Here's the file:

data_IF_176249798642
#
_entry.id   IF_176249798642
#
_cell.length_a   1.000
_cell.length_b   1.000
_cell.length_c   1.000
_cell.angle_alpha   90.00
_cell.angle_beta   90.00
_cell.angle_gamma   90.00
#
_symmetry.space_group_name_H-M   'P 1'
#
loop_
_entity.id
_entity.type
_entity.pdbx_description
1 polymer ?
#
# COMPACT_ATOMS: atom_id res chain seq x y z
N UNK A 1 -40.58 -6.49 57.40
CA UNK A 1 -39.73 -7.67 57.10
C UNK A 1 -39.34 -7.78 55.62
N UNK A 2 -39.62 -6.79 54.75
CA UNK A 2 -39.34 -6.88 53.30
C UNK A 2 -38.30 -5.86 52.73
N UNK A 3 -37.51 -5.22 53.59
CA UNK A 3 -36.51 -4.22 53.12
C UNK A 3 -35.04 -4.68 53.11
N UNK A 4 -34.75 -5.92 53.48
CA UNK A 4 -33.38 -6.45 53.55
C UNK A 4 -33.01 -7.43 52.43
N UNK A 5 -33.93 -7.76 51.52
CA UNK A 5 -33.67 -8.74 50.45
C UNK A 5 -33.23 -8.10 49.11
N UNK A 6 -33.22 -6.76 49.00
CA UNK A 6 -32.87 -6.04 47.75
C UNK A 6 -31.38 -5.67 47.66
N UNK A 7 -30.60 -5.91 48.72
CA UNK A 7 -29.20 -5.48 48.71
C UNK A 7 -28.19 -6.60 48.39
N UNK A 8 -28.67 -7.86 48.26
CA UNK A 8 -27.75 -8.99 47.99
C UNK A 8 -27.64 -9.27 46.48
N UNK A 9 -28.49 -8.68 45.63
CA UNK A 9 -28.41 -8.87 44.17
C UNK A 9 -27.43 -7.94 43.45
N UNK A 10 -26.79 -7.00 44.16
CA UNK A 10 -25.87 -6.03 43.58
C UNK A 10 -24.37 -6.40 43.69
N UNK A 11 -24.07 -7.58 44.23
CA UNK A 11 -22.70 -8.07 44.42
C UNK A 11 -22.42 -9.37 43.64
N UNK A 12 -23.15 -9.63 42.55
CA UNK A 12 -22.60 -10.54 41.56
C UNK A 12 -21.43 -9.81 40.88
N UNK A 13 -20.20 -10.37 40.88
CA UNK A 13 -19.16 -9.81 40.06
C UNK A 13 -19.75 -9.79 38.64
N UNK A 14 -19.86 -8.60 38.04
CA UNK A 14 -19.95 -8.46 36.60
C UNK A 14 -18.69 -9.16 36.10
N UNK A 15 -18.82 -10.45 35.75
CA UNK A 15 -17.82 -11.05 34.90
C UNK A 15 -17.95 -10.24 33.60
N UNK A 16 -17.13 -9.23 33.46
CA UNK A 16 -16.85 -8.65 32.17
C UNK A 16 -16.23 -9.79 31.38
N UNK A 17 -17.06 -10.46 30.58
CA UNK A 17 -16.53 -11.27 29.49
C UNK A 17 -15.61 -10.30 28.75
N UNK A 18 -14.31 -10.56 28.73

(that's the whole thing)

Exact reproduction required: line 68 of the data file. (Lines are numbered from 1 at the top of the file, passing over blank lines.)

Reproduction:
C UNK A 16 -16.23 -9.79 31.38